We Hope For Better Things; It Shall Rise From the Ashes
If you’re a self-hating masochist like me, you’ve probably noticed this headline on the Drudge Report:
If you click the headline, it leads to a story about a new Quinnipiac University poll that shows a majority of Democrats support a federal bailout of Detroit while Republicans and independents really, really don’t.
It’s a silly point because, while Democratic voters may support helping Detroit, elected Democrats can’t even bother making that argument on a federal level, where House Republicans can’t even pass their own bills and are trying to cut food stamps to levels that would make Scrooge wobbly.
Of course, we should be talking about how to rescue Detroit, how to honor the promises to workers who devoted their lives to the city, how not to make life worse for the rest of the state by going to war with bondholders, how to tie the fate of the city to the affluence that surrounds it — especially because some recovery has already begun within sprawl of Detroit’s city limits, bigger than Miami, Minneapolis and San Francisco combined.
But Republicans have effectively made that conversation nearly impossible. Not only in their lust to use the city as symbol of liberal failures but a strategy that has typified Republican politics for generations.
Let Lee Atwater, the late Republican operative and the man behind the “Willie Horton” ads, explain:
You start out in 1954 by saying, “N*gger, n*gger, n*gger.” By 1968 you can’t say “n*gger”—that hurts you, backfires. So you say stuff like, uh, forced busing, states’ rights, and all that stuff, and you’re getting so abstract. Now, you’re talking about cutting taxes, and all these things you’re talking about are totally economic things and a byproduct of them is, blacks get hurt worse than whites.… “We want to cut this,” is much more abstract than even the busing thing, uh, and a hell of a lot more abstract than “N*gger, n*gger.”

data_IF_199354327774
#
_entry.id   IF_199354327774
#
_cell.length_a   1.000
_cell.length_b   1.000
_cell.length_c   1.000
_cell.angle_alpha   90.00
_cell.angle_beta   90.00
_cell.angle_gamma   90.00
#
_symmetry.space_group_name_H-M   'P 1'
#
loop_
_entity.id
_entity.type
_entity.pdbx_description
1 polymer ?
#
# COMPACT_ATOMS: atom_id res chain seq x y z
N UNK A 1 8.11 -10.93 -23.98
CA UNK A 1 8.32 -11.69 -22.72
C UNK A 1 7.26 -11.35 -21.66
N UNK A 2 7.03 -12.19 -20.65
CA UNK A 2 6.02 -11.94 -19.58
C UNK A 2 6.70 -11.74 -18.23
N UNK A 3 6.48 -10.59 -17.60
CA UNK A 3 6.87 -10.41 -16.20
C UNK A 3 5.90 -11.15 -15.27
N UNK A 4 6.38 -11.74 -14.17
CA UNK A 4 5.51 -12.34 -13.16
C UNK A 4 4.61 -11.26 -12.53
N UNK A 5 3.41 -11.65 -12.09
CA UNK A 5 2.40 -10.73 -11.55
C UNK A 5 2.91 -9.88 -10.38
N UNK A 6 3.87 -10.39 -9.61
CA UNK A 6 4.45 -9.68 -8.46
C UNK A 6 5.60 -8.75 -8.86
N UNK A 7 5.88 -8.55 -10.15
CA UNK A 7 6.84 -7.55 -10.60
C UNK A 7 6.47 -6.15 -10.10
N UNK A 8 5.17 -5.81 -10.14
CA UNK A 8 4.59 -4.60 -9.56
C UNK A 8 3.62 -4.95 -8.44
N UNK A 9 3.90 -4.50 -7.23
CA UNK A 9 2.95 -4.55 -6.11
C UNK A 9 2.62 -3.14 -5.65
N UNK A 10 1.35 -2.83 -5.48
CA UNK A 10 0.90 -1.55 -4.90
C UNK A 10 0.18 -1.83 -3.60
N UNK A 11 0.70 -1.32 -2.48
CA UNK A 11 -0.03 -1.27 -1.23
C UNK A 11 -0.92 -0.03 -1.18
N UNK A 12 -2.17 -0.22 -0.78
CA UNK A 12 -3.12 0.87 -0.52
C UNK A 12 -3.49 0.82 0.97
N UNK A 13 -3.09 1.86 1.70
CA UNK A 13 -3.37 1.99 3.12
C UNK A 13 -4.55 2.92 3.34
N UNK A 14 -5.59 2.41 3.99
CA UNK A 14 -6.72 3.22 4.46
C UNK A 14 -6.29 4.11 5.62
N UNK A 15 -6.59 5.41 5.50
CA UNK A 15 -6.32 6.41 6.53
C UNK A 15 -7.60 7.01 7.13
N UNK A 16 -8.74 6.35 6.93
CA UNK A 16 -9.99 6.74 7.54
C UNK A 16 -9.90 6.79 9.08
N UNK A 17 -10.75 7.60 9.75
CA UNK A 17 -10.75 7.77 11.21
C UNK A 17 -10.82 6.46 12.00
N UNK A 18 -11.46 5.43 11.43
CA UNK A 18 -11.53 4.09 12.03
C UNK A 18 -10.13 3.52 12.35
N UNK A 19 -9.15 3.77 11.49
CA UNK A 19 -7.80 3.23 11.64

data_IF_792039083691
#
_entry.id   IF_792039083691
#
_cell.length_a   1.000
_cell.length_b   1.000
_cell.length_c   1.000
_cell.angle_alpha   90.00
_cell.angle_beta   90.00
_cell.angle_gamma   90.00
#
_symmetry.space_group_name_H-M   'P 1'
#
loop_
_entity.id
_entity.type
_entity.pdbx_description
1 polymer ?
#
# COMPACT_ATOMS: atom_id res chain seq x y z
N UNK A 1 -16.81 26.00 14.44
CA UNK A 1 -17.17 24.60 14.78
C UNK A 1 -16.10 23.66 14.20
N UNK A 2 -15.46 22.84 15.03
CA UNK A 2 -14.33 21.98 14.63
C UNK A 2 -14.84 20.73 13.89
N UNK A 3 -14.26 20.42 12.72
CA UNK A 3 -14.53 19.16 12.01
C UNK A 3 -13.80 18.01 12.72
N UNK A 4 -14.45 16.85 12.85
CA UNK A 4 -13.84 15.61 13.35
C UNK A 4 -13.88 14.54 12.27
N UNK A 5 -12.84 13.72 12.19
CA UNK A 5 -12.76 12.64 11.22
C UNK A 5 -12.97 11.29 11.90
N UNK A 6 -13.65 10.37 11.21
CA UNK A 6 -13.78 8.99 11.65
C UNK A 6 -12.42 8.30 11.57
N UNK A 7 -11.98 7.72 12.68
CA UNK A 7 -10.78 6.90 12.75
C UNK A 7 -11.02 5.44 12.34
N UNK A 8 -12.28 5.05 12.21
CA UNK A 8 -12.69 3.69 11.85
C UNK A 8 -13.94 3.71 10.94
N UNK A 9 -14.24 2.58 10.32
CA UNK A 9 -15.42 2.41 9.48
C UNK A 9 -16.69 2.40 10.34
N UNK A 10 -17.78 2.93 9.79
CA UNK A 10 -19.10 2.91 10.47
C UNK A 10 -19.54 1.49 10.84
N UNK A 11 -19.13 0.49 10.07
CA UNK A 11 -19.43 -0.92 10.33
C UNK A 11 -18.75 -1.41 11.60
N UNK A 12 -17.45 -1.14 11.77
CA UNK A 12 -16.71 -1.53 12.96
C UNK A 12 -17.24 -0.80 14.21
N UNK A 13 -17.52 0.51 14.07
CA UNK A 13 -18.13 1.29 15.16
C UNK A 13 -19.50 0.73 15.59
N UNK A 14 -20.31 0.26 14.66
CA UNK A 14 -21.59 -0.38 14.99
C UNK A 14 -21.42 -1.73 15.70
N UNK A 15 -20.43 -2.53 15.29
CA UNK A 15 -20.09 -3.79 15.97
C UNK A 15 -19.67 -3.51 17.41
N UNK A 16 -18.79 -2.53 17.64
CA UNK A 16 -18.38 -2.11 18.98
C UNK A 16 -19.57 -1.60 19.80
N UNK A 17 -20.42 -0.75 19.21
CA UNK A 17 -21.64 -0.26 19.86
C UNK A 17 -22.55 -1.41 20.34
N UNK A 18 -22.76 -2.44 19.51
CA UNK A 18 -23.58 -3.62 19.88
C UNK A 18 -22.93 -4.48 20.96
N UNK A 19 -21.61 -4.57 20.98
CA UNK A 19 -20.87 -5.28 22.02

This is what we kindly call “the Southern Strategy.” A strategy summed up by Lyndon Johnson like this, “If you can convince the lowest white man that he’s better than the best colored man, he won’t notice you’re picking his pocket. Hell, give him somebody to look down on, and he’ll even empty his pockets for you.”
And in the post-birther era, much of the subtlety of racial politics has faded away.
The right wants to talk about Detroit and pretend that a federal bailout is possible because it helps obscure the fact that their policies have engineered a massive transfer of wealth to the richest Americans. It hides the fact that they’ve systematically targeted America’s greatest source for wage growth — organized labor. It distracts from the real reason certain Americans are downright gleeful at the prospect of repealing or defunding or sabotaging health care reform that’s greatest accomplishment is asking the richest to pay a little to help working families afford health insurance, because we already pay for our fellow citizens’ medical care in the dumbest way possible.
When conservatives talk about federal bailouts, they’d basically saying, “This is what happens when you let Democrats (read: black people) run things.” (As if we didn’t just have to rescue the world from the bankers, the brokers and the insurance companies.)
The truth is so much more complex, uncomfortable and symptomatic — in some ways — of what’s going on across America, says The National Journal‘s Ron Fournier.
But the right will just blame Democrats and unions (read:blacks) and rebutting such asinine arguments only offers them validity.
And that’s why conservatives love to talk about Detroit.